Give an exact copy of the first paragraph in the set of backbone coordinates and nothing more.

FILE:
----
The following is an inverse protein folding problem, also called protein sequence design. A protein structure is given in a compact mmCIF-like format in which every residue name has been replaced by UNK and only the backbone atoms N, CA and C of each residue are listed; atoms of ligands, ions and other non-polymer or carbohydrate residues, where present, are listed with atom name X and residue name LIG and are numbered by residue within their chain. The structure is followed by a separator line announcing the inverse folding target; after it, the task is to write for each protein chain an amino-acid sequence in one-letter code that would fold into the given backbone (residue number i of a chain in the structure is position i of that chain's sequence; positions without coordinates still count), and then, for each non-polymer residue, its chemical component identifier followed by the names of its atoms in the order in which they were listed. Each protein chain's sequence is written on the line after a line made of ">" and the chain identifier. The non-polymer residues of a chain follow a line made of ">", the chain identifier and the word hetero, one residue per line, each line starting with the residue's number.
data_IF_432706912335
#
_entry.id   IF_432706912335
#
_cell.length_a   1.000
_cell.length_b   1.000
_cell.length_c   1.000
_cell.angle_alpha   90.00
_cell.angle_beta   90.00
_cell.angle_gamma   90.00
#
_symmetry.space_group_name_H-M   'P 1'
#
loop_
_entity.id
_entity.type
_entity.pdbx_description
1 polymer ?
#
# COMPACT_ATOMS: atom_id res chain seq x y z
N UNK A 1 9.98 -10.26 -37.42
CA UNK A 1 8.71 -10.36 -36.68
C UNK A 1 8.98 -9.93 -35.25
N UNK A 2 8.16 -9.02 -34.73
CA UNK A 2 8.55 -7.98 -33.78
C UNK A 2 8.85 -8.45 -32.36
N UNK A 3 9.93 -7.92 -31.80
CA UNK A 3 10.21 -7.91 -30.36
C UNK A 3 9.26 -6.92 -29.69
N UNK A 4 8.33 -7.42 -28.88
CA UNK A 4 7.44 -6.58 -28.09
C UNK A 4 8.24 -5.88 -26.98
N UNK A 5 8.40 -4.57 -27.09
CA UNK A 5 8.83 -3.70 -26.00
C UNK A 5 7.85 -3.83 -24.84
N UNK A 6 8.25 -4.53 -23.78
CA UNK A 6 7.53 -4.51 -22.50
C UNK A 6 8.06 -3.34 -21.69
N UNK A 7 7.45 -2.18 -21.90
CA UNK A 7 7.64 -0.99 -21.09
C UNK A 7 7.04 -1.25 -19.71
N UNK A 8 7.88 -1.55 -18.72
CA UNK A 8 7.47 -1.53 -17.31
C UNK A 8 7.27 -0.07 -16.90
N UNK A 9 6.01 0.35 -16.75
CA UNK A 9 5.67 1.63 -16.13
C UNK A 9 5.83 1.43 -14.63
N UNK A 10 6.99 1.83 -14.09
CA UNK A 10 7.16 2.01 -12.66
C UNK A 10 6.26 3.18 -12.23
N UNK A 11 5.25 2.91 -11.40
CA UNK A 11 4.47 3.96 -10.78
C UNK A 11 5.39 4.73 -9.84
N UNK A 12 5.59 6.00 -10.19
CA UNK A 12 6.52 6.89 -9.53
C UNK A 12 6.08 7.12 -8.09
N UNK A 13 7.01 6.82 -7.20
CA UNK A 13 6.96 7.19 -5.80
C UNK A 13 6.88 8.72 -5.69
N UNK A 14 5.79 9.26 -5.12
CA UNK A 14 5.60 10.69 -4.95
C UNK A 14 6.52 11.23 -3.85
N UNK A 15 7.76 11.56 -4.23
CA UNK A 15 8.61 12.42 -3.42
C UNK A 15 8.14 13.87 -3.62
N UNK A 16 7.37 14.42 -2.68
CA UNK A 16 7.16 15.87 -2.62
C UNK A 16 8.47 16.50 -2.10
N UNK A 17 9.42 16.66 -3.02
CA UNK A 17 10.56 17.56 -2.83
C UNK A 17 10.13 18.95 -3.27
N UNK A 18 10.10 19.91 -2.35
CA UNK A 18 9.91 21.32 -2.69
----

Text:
The following is an inverse protein folding problem, also called protein sequence design. A protein structure is given in a compact mmCIF-like format in which every residue name has been replaced by UNK and only the backbone atoms N, CA and C of each residue are listed; atoms of ligands, ions and other non-polymer or carbohydrate residues, where present, are listed with atom name X and residue name LIG and are numbered by residue within their chain. The structure is followed by a separator line announcing the inverse folding target; after it, the task is to write for each protein chain an amino-acid sequence in one-letter code that would fold into the given backbone (residue number i of a chain in the structure is position i of that chain's sequence; positions without coordinates still count), and then, for each non-polymer residue, its chemical component identifier followed by the names of its atoms in the order in which they were listed. Each protein chain's sequence is written on the line after a line made of ">" and the chain identifier. The non-polymer residues of a chain follow a line made of ">", the chain identifier and the word hetero, one residue per line, each line starting with the residue's number.